Our study has several limitations. First, we did not assess the incidence of nausea and vomiting before delivery; however, we prevented hypotension, which is known to cause nausea and vomiting. Second, we used the same infusion dose of propofol in all our patients; no attempt was made to compare different infusion doses. Third, we did not use intrathecal opioid in this study because of the fear of the addictive properties of opioid from obstetricians and public. Koju et al. [27] have reported that intrathecal administration of opioids led to pruritus, nausea and vomiting after cesarean delivery, which would confuse the study outcome. Furthermore, we noticed that several patients complained about injection pain caused by propofol, however we did not use lidocaine because it was reported that the propofol injection caused pain in approximately 25% of patients, even if 30 mg lidocaine was administered [28].

In this study, we found that a continuous infusion of propofol, targeted to a plasma concentration of 1000 ng/mL, which required less often a propofol 20 mg bolus, prevents post-delivery nausea and this group reacted better to this bolus, although it did not prevent vomiting. Therefore, a continuous infusion of propofol combined with a 20 mg bolus or with adjuvant antiemetic drugs may be a suitable approach for decreasing the incidence of intraoperative nausea, but is ineffective for vomiting during cesarean section.



We would like to acknowledge the assistance of Ms. Xiao-Yan Qian, CRNA, who helped with the preparation of the study drugs.

Compliance with ethical standards

Conflict of interest

The authors have no conflict of interests.


  1. 1.
    Balki M, Carvalho JCA. Intraoperative nausea and vomiting during cesarean section under regional anesthesia. Int J Obstet Anesth. 2005;14:230–41.CrossRefPubMedGoogle Scholar
  2. 2.
    Jelting Y, Klein C, Harlander T, Eberhart L, Roewer N, Kranke P. Preventing nausea and vomiting in women undergoing regional anesthesia for cesarean section: challenges and solutions. Local Reg Anesth. 2017;10:83–90.CrossRefPubMedPubMedCentralGoogle Scholar
  3. 3.
    Griffiths JD, Gyte GM, Paranjothy S, Brown HC, Broughton UK, Thomas J. Interventions for preventing nausea and vomiting in women undergoing regional anaesthesia for caesarean section. Cochrane Database Syst Rev. 2012;9:CD007579.Google Scholar
  4. 4.
    Chestnut DH, Vandewalker GE, Owen CL, Bates JN, Choi WW. Administration of metoclopramide for prevention of nausea and vomiting during epidural anesthesia for elective cesarean section. Anesthesiology. 1987;66:563–6.CrossRefPubMedGoogle Scholar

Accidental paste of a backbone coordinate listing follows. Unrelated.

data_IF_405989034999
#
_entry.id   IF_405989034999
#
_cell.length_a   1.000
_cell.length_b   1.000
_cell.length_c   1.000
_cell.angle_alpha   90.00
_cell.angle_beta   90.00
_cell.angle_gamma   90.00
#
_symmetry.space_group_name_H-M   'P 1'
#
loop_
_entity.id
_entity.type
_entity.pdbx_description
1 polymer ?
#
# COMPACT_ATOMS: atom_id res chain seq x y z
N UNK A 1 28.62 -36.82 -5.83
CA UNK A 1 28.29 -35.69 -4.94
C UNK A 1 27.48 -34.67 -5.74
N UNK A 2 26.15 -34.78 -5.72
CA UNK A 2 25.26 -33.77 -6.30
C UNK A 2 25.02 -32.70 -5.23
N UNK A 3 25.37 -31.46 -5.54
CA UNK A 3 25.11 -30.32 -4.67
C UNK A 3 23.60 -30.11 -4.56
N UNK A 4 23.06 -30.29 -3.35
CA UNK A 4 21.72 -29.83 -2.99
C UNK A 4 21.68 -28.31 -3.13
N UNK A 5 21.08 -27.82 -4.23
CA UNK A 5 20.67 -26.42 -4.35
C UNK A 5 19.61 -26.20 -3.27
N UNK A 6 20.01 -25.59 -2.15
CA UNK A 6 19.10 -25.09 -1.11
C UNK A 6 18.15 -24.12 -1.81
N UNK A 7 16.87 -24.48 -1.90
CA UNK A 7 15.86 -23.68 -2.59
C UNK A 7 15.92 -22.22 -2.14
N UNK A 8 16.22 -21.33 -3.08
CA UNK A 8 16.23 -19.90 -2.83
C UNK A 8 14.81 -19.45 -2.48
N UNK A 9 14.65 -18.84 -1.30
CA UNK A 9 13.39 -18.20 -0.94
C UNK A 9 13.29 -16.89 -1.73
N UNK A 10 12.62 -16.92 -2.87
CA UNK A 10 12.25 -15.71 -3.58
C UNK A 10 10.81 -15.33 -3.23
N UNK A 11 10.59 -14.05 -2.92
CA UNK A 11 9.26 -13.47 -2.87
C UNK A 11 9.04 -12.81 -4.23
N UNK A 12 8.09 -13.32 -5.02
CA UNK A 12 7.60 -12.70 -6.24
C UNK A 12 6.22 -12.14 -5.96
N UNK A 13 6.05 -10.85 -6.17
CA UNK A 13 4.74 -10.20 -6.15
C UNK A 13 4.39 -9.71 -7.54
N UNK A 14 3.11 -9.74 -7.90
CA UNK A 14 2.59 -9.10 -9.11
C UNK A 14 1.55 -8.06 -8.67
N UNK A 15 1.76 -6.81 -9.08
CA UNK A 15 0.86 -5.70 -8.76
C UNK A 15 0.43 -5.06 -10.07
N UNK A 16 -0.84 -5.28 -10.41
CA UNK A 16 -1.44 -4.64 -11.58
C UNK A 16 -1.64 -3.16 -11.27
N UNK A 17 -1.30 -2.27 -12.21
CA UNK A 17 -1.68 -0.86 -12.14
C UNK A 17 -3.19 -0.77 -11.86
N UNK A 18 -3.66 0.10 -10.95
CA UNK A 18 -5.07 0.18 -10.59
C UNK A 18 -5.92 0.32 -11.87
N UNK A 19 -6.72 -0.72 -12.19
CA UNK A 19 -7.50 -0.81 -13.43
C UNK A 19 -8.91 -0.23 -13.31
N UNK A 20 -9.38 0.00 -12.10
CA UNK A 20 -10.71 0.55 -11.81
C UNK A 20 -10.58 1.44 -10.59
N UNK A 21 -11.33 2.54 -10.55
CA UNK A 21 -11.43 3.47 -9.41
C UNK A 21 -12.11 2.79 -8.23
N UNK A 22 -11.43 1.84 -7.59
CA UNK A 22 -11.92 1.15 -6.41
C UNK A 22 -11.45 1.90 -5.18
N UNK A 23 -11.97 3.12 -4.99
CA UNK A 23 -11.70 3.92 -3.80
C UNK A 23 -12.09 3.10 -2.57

5. 5.
    Henzi I, Sonderegger J, Tramèr MR. Efficacy, dose-response, and adverse effects of droperidol for prevention of postoperative nausea and vomiting. Can J Anaesth. 2000;47:537–51.CrossRefPubMedGoogle Scholar
  6. 6.
    Amouee M, Montazeri S, Zadeh RA, Ghorbani M. The effect of ginger capsule on nausea and vomiting during and after caesarean section under spinal anesthesia. Int J Clin Med. 2016;7:106–12.CrossRefGoogle Scholar
  7. 7.
    Kalava A, Darji SJ, Kalstein A, Yarmush JM, SchianodiCola J, Weinberg J. Efficacy of ginger on intraoperative and postoperative nausea and vomiting in elective cesarean section patients. Eur J Obs Gynecol Reprod Biol. 2013;169:184–8.CrossRefGoogle Scholar
  8. 8.
    Allen TK, Habib AS. P6 stimulation for the prevention of nausea and vomiting associated with cesarean delivery under neuraxial anesthesia: a systematic review of randomized controlled trials. Anesth Analg. 2008;107:1308–12.CrossRefPubMedGoogle Scholar
  9. 9.
    Noroozinia H, Mahoori A, Hasani E, Geramifahim M, Sepehrvand N. The effect of acupressure on nausea and vomiting after cesarean section under spinal anesthesia. Acta Med Iran. 2013;51:163–7.PubMedGoogle Scholar
  10. 10.
    Celik M, Dostbil A, Aksoy M, Ince I, Ahiskalioqlu A, Comez M, Erdem AF. Is infusion of subhypnotic propofol as effective as dexamethasone in prevention of postoperative nausea and vomiting related to laparoscopic cholecystectomy? A randomized controlled trial. Biomed Res Int. 2015;2015:349806.CrossRefPubMedPubMedCentralGoogle Scholar
  11. 11.
    Tarhan O, Canbay O, Celebi N, Uzun S, Sahin A, Coşkun F, Aypar U. Subhypnotic doses of midazolam prevent nausea and vomiting during spinal anesthesia for cesarean section. Minerva Anestesiol. 2007;73:629–33.PubMedGoogle Scholar
  12. 12.
    Samimi Sadeh S, Davari Tanha F, Sadeghi S. Prevention of postoperative nausea and vomiting by administration of sub hypnotic doses of propofol and midazolam during spinal anesthesia for Cesarean section. J Fam Reprod Heal. 2010;4:11.Google Scholar
  13. 13.
    Rasooli S, Moslemi F, Khaki A. Effect of sub hypnotic doses of propofol and midazolam for nausea and vomiting during spinal anesthesia for cesarean section. Anesthesiol Pain Med. 2014;4:e19384.CrossRefGoogle Scholar
  14. 14.
    Ryozo M, Makoto O, Osamu N, Miyuki Y. Incidence of and risk factors for postoperative nausea and vomiting at a Japanese Cancer Center: first large-scale study in Japan. J Anesth. 2013;27:18–24.CrossRefGoogle Scholar